Orange County could be an early adopter of a law governing the involuntary treatment of severely mentally ill adults, once Gov. Jerry Brown signs a bill prompted in part by the beating death of mentally ill transient Kelly Thomas in Fullerton.
The measure was authored by Senate President Pro Tem Darrell Steinberg, D–Sacramento, and backed by the Orange County Board of Supervisors. It specifies that counties may use money from Proposition 63, passed in 2004 and known as Laura’s Law, to treat adults who either are unaware they are severely mentally ill or simply refuse medication.
“Fortunately, the prodding from Orange County has borne fruit,” said Supervisor John Moorlach in a newsletter emailed last week to his constituents. Senate Bill 585 “is now on the Governor’s desk for signature. Consequently, the OC truly is poised to consider adoption of this opportunity to assist families who are dealing with (an adult) child that has a mental illness.”
Moorlach and Health Care Agency Director Mark Refowitz traveled to Sacramento while the bill was pending in the Legislature to help round up support.
Parents now can obtain treatment for their mentally ill children only until they turn 18. Once they become adults, there is little that families can do to require them to take medications. Patients often refuse to take medications because either they don’t believe they are ill or to avoid the sometimes strong side effects.
Serious adult mental illness is a major contributor to homelessness, with estimates as high as 40 percent of the street population suffering from untreated mental problems. As a result, police rather than trained mental health professionals are often left to deal with mentally ill adults.
Thomas, 37, had been in and out of treatment for severe schizophrenia before being confronted by Fullerton police on July 5, 2011, in the parking lot of the city’s bus station. Video shows Thomas being beaten by officers, and three of them were charged with second-degree murder or involuntary manslaughter.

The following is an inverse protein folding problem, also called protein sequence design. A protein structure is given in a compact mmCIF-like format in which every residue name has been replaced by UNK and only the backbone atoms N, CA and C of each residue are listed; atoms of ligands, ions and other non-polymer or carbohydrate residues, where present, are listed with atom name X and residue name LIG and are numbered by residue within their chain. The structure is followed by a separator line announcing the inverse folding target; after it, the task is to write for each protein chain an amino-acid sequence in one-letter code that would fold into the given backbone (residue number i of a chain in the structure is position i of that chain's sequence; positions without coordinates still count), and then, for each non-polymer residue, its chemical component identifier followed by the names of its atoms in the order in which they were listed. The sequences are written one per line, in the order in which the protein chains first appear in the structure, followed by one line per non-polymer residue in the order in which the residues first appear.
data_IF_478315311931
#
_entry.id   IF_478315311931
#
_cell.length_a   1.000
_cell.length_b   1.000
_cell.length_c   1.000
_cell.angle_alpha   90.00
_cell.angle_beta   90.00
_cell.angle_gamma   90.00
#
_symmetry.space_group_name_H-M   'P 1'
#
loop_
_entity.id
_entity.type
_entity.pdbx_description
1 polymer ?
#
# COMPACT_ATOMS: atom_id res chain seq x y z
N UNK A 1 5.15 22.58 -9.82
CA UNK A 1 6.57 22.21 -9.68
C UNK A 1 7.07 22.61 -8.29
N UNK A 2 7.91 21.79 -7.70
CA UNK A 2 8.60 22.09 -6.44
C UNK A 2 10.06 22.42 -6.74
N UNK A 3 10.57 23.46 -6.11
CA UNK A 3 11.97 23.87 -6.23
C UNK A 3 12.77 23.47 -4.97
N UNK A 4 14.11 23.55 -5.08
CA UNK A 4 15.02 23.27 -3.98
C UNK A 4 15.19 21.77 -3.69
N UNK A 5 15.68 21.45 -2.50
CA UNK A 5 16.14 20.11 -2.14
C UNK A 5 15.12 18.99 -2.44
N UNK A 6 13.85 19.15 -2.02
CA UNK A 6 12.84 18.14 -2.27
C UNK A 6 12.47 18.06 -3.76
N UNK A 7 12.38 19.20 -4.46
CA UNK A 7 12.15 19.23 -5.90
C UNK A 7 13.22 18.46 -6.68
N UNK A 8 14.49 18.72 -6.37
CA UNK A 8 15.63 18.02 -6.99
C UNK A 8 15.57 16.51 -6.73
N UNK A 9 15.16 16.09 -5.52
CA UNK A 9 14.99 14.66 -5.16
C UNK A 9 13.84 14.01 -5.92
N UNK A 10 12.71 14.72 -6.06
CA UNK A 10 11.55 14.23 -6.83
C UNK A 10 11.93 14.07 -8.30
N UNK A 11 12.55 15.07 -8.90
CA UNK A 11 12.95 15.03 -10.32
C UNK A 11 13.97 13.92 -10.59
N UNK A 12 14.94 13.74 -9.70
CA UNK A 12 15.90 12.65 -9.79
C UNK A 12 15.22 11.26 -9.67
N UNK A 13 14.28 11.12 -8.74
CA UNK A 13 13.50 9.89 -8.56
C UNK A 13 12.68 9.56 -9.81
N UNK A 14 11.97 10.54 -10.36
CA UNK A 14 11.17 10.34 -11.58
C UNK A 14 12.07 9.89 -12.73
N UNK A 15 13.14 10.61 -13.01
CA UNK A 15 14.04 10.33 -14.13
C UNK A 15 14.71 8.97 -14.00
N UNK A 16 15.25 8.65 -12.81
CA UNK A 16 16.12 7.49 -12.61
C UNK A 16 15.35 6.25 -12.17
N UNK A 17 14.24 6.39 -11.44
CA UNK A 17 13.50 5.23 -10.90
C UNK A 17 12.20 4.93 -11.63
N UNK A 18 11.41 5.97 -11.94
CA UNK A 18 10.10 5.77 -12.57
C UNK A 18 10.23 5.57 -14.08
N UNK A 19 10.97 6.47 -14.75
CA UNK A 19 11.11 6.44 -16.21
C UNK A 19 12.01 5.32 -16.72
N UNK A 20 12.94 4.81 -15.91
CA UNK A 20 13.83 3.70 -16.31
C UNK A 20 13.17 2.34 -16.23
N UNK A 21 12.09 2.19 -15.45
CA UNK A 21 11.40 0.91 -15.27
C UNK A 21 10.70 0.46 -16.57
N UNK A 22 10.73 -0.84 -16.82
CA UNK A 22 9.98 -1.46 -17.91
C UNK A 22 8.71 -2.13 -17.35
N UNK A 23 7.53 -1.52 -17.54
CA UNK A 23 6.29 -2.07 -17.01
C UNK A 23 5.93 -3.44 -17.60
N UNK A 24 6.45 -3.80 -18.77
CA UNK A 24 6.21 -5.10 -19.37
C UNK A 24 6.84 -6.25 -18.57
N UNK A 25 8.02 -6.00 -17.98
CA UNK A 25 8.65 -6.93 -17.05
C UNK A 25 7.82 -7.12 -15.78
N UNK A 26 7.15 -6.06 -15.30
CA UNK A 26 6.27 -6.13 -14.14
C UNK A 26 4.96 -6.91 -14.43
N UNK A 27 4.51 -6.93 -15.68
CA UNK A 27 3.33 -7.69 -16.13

Two years ago the U.S. Supreme Court ordered California to dramatically reduce its prison overcrowding, partly because mentally ill prisoners were being denied treatment.
But the Orange County counsel’s office advised the supervisors they couldn’t use money from Proposition 63, known as the Mental Health Services Act, to implement Laura’s Law. Without that funding, the county couldn’t afford to go ahead.
Laura’s Law is intended to provide outpatient medical treatment — mandatory treatment if necessary — for the most severely mentally ill adults in the state. In the most severe cases, untreated patients are homeless and potentially violent.
The law was named for Laura Wilcox, a college student and vacation worker who was murdered by a Nevada County mental patient during the years the bill was making its way through the Legislature. The law gives the courts authority in the most severe cases to order an individual to accept specific outpatient treatment.
The Legislature left to each county the decision to implement the law.
Since its passage in 2003, Laura’s Law has been fully implemented only by Nevada County, and that was to settle a lawsuit after three workers — including 19-year-old Wilcox — were shot and killed in 2001 in a Nevada County public mental health clinic by a patient, Scott Thorpe.
Los Angeles County has a pilot program.
Until the late 1960s, California, like many states, operated a series of large mental hospitals for long-term care of adults with serious mental disabilities.
In 1967, the Legislature passed and Gov. Ronald Reagan signed the Lanterman-Petris-Short Act, ending involuntary, indefinite commitment of mental patients to institutions in California. The state was leading a national trend away from locking up for years people with mental illnesses.
The idea, said the late Assemblyman Frank Lanterman, R-La Canada, at the time, was to have community clinics treat the long-term patients. But local treatment centers statewide never materialized.
To protect adults from being wrongly forced into treatment, Laura’s Law requires county health officials to work with the patient to seek voluntary treatment. Only if that fails would the adult be brought before a judge, who could order the person to participate as an outpatient in medical treatment. During the court proceedings, a public defender would be assigned to protect the rights of the adult.
Those court costs, estimated at about $1 million a year, wouldn’t be covered under Laura’s Law, but other county health expenses would. Nevada County officials said that in their experience, few patients go all the way to the court before agreeing to treatment. The propects of facing a judge — known as the “black robe effect” — causes patients to cooperate, officials said.